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New Jersey’s Supreme Court has determined all Tasigna lawsuits filed throughout the state court system will be consolidated before one judge for coordinated pretrial proceedings.
Late last month, the Acting Administrative Director for New Jersey state courts issued a Notice to the Bar (PDF), announcing the centralization of Tasigna litigation that has been spread across several different counties in state, placing all of the product liability claims before Superior Court Judge Rachelle Harz in Bergen County.
Tasigna (nilotinib) was approved by the FDA in 2007, and is part of a class of drugs known as kinase inhibitors, which are prescribed for treatment of Philadelphia chromosome positive chronic myeloid leukemia (Ph+ CML) among recently diagnosed adults. It is also prescribed for the treatment of chronic phase and accelerated phase Ph+ CML in adults who are resistant or intolerant to prior therapy.
While the drug currently carries a “black box” warning about the risk of QT prolongation, which is a heart rhythm problem that can result in sudden death, Novartis faces a growing number of lawsuits filed over failure to adequately warn about the risk of blood flow problems from Tasigna, which may lead to artherosclerosis, a stroke, heart attack, amputations or death.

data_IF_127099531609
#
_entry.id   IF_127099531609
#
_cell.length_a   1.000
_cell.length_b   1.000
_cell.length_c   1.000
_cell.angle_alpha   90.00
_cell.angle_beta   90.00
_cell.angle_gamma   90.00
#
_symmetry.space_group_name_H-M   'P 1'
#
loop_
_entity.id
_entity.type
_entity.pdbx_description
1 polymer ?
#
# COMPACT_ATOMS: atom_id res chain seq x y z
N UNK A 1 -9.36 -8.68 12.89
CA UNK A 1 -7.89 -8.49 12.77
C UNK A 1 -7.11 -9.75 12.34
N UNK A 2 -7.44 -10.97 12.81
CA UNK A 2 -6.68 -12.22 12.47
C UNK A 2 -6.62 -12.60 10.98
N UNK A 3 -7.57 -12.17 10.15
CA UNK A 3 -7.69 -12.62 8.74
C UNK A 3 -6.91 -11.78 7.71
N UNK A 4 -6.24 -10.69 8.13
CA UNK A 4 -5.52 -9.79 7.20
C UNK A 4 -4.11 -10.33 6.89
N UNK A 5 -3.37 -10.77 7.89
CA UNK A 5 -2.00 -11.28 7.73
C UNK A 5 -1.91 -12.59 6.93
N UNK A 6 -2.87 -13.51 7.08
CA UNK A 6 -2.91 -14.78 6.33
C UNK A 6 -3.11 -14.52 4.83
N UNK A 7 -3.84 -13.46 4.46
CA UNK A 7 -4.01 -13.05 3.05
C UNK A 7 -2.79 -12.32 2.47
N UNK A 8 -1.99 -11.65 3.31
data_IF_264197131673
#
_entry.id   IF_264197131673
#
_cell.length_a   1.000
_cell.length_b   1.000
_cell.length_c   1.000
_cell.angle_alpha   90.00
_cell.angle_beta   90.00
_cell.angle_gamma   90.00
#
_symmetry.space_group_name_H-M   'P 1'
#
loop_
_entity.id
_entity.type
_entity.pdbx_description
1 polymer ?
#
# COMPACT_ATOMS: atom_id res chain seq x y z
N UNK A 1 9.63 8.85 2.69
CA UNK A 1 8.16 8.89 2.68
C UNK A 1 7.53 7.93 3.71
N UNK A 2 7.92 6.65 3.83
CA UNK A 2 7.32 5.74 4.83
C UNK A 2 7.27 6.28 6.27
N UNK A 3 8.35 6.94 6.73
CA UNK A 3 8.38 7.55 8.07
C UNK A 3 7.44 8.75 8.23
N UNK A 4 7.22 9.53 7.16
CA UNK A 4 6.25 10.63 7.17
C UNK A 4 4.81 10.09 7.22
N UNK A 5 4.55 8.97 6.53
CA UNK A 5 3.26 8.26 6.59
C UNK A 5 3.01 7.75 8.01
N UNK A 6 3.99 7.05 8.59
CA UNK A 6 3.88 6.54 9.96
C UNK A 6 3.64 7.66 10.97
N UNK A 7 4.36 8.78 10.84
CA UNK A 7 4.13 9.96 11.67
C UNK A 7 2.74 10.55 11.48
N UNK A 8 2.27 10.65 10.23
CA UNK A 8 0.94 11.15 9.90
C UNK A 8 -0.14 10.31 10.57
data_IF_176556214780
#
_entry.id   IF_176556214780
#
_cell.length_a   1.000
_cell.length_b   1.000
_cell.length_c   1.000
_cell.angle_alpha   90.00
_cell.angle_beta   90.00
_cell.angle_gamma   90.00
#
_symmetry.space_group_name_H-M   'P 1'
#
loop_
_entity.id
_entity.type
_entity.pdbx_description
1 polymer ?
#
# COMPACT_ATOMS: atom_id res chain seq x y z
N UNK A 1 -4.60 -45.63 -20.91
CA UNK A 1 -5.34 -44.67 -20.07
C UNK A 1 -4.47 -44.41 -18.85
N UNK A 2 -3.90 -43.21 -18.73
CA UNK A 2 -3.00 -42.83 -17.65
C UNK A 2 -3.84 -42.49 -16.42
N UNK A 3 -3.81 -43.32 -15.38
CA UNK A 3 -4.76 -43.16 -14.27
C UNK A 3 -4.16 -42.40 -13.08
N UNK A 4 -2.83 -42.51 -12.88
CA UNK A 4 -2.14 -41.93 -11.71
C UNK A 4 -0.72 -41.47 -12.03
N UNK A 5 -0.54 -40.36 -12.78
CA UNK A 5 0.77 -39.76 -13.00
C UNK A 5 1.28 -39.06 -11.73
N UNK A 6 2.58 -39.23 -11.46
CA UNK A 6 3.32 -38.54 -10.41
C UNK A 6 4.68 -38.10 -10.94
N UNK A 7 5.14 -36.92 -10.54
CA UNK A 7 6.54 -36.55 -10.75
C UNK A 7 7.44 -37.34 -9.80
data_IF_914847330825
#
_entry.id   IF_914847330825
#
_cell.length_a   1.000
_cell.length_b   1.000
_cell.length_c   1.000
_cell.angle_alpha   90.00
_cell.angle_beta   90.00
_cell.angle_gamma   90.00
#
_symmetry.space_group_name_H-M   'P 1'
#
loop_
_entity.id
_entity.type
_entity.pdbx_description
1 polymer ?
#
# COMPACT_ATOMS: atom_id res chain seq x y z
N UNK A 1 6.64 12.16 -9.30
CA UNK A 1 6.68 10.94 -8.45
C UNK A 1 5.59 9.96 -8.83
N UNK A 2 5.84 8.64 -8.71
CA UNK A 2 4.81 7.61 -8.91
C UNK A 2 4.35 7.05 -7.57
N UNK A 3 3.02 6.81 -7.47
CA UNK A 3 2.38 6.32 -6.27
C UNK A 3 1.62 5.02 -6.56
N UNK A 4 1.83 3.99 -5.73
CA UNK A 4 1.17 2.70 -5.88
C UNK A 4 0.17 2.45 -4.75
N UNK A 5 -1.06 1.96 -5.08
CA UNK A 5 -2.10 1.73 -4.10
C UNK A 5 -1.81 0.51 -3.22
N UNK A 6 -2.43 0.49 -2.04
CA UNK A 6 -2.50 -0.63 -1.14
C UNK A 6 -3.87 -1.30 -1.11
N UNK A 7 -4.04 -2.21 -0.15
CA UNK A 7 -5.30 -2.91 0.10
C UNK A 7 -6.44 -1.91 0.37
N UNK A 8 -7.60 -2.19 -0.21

According to the request for transfer, there are currently at least 64 plaintiffs who filed their cases in New Jersey Superior Courts, each alleging they suffered injuries after taking the chronic myeloid leukemia drug.
The lawsuits raise common questions of fact and law, indicating that Novartis has intentionally concealed its knowledge about the drug’s risks, resulting in patients suffering heart attacks, strokes, peripheral vascular disease, and amputations.
Similar to multidistrict litigations (MDLs) used at the federal level, consolidating the cases as part of a New Jersey MCL involves transfer of claims pending throughout the state to one judge for all pretrial proceedings. While each lawsuit remains an individual case, the Court will coordinate discovery into common issues in the claims and likely schedule a series of early “bellwether” trials to help the parties gauge how juries are likely to respond to certain evidence and testimony that will be repeated throughout the litigation.
A similar request for consolidation was made at the federal level in April, with plaintiffs calling for the U.S. Judicial Panel on Multidistrict Litigation (JPML) to consolidate all claims brought in the federal court system before one judge in the U.S. District Court for the Southern District of Illinois.